Quality Assurance and CQI Activities

In many child welfare agencies, quality assurance (QA) case record reviews, along with the collection and review of aggregate data, may be the only or primary components of the States’ continuous quality improvement (CQI) systems. However, an agency's CQI program can and should become much broader to include many activities at many levels where case practice is reviewed, recommendations are made and carried out with the goal of achieving better outcomes for families and children, and data are generated. States should be creative in determining their practice elements that fit this criterion.

Normally, in the QA case review process, individual or paired staff members serve as case reviewers, and they periodically examine a group of selected cases in different areas of the State. They provide feedback about their findings, and this feedback most immediately impacts caseworkers, supervisors, and the next level of management. Over the years, with the implementation of the Child and Family Services Reviews, many agencies have moved from primarily monitoring compliance in their QA case reviews to assessing quality of services and child and family outcomes.

Some agencies with well-functioning QA case review systems may question why an expanded CQI program is needed, now that they have progressed beyond compliance monitoring. It is important to remember that a full CQI system involves analyzing data from case reviews and numerous other sources to identify what is working well and what is not so that the agency can constantly improve practice. With the relatively new focus on CQI in child welfare, agencies are broadening their improvement efforts to permeate every aspect of the agency. Thus, QA case reviews should represent an important, but not necessarily the primary, component of States’ multi-faceted, agency-wide CQI efforts that drive needed changes on a continual basis.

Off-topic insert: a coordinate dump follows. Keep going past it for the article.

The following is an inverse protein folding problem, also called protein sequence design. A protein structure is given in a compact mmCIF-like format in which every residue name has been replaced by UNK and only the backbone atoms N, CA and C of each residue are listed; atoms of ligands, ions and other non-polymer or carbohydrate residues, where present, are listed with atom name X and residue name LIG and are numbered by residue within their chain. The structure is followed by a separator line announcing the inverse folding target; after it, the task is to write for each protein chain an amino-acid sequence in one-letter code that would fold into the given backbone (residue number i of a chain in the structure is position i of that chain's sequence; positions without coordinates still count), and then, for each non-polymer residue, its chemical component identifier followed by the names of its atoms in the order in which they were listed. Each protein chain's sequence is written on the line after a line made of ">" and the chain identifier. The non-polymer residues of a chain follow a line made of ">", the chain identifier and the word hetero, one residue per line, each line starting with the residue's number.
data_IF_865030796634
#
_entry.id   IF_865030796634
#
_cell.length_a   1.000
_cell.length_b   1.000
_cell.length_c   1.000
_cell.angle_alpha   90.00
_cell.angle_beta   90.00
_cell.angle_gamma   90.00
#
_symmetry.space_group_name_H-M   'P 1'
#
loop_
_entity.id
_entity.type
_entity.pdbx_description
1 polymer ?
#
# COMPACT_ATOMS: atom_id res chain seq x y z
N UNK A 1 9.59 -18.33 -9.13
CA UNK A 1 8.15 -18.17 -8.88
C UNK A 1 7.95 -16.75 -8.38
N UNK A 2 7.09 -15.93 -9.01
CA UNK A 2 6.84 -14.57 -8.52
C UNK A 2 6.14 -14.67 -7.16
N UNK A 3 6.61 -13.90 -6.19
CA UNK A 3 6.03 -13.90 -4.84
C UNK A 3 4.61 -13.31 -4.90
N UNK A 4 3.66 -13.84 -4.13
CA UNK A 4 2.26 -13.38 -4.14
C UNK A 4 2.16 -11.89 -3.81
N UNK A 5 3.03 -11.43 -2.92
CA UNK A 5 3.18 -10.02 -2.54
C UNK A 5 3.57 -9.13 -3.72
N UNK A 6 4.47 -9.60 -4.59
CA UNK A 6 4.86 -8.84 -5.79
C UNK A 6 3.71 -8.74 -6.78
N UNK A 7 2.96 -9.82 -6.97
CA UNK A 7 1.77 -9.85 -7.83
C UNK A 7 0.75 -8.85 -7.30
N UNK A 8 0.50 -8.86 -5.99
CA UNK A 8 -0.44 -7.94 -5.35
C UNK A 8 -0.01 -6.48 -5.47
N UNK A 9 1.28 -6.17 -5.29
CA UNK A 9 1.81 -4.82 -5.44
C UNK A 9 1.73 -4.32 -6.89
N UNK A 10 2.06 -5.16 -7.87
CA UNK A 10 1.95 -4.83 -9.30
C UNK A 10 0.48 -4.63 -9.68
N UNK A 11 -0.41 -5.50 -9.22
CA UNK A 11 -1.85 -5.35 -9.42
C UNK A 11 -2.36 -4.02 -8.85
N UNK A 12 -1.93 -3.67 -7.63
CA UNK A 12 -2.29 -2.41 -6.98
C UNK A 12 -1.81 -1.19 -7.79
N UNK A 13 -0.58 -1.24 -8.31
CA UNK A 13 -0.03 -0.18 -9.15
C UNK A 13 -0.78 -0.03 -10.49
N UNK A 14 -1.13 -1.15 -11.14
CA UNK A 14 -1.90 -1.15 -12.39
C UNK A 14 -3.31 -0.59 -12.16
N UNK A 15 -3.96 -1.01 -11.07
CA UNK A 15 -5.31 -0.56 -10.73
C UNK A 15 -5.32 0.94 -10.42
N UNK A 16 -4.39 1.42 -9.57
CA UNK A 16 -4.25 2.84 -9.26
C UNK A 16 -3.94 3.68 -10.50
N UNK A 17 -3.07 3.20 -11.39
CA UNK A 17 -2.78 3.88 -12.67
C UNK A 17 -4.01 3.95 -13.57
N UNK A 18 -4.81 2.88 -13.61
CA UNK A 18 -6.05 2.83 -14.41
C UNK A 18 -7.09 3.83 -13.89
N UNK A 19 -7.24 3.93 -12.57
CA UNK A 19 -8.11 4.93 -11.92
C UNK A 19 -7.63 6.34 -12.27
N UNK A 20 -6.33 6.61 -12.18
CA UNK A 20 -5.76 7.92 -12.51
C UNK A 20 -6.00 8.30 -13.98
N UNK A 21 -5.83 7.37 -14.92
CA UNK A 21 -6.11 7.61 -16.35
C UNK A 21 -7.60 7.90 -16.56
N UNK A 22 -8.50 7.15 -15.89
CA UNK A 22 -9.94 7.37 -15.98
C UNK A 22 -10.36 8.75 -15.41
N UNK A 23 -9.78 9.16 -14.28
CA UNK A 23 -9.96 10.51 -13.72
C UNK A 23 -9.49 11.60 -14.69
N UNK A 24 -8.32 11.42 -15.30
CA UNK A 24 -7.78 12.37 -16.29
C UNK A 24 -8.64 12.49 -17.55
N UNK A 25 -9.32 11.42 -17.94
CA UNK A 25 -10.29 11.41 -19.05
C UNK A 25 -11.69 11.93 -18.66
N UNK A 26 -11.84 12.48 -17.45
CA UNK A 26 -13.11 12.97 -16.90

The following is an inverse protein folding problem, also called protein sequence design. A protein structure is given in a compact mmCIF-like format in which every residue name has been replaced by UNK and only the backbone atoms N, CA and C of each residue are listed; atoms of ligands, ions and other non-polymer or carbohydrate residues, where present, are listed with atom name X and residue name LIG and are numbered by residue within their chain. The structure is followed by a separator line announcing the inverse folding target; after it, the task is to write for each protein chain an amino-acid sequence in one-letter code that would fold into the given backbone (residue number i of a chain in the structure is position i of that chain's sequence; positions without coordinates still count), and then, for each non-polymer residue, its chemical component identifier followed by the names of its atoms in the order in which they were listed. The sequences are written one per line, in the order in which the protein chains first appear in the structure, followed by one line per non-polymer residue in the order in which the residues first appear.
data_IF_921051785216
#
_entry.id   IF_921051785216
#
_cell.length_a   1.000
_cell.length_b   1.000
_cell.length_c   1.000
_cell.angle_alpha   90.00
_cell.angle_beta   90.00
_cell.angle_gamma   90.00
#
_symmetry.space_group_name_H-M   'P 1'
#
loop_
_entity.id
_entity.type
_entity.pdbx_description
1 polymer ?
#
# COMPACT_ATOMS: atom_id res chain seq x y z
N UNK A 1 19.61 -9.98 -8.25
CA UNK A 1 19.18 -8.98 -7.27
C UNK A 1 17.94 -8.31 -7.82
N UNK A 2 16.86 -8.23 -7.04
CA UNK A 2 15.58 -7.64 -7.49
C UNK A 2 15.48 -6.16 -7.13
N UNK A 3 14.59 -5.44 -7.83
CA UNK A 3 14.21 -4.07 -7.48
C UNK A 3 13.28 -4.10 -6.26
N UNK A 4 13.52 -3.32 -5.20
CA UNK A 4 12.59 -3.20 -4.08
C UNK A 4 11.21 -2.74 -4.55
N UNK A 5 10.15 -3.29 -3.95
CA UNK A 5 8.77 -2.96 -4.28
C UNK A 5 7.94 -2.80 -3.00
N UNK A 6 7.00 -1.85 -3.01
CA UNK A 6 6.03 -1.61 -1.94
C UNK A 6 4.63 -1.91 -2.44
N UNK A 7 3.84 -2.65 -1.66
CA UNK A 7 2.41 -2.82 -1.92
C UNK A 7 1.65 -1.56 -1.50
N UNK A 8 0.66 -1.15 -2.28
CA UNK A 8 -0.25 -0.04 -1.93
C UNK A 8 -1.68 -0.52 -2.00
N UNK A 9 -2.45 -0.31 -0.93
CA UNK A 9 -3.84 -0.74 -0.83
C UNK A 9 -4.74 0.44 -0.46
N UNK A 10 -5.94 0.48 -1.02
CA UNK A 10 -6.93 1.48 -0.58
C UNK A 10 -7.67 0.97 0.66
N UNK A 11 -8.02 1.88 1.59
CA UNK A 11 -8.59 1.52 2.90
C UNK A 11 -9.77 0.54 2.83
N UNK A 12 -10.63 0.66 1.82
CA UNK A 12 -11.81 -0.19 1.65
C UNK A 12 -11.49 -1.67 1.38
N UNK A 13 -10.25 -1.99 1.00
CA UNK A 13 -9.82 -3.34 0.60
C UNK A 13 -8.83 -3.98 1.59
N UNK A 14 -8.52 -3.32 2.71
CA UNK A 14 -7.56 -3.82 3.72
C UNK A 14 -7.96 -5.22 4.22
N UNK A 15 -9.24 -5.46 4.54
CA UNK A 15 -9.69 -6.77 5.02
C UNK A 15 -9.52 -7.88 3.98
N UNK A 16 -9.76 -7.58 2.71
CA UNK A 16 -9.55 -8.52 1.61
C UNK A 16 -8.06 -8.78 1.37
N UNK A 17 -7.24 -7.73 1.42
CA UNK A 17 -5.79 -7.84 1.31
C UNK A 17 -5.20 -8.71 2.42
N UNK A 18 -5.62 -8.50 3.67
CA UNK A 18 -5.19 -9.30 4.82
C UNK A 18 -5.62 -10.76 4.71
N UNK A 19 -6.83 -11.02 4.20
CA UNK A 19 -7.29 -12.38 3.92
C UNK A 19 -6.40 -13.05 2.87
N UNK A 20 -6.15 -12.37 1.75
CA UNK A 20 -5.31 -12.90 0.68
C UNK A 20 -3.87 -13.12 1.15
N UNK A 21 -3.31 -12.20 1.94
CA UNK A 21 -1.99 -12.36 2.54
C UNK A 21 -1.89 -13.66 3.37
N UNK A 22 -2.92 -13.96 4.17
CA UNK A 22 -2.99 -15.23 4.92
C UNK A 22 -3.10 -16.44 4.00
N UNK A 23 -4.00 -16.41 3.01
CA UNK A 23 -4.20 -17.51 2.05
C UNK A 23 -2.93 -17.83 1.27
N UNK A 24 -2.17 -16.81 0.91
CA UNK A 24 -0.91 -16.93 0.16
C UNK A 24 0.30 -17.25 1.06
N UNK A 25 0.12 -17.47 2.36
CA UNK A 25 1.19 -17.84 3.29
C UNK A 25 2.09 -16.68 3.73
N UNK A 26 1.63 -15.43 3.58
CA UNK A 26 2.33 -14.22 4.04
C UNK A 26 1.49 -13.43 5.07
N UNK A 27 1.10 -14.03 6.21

The table below is adapted from Alan Dever's 2003 book, Public Health Practice and Continuous Quality Improvement, and outlines the major differences between QA and CQI:

Differences Between QA and CQI



is a separate activity

is an integrated activity

is reactive

is proactive

is “top down”

bridges both horizontally and vertically

improves the performance of those whose cases are being reviewed 

improves performance agency-wide

focuses on meeting specific compliance and outcome criteria 

focuses on improving multiple processes and outcomes

measures standards that are established by professionals 

uses fluid, constantly changing standards that are established by stakeholders and consumers working alongside professionals 

is event based 

is based on an ongoing process 

is management focused (directing) 

is employee, stakeholder, and consumer focused (involving) 

involves selected staff and functions

is agency-wide and crosses all functions

Thus, QA uses standards established by professionals that define acceptable or unacceptable levels of performance. As a reactive or retrospective process, it assesses practice that has already occurred. QA results direct the behavior and practice of child welfare practitioners toward improved outcomes “after the fact” through a specific event, such as a scheduled case review with selected staff, that occurs outside of other improvement processes.

QA case reviews are a necessary element of a child welfare agency’s overall CQI system. Although both QA and CQI seek to improve quality, CQI proactively tracks, analyzes, and corrects ongoing, interrelated, and interconnected processes (including QA case reviews) in an effort to constantly improve systems and practices. In CQI, it is these multiple processes and systems, not the performance of specific practitioners, that are the focus of improvement. A comprehensive CQI process sends a strong signal to agency staff, external stakeholders, and consumers that their involvement is crucial to the agency’s continued learning, exploration of new ways of doing things, and improvement.

Consequently, a well-functioning CQI system encompasses a wide range of processes and facilitates the launching of targeted activities to meet identified needs. These may be major initiatives or smaller-scale projects. When data show concerns in specific practice areas or parts of the State, the agency may choose to implement family team meetings in a targeted area, or large-scale statewide initiatives such as trauma-informed care. In another situation, mentoring and coaching frontline staff on higher quality worker-child visits statewide might have a significant positive impact on safety, placement stability, timely permanency, and other areas. Varied, smaller-scale activities can occur concurrently, as long as they are being overseen, assessed, and well-managed through an analysis of the data they are generating.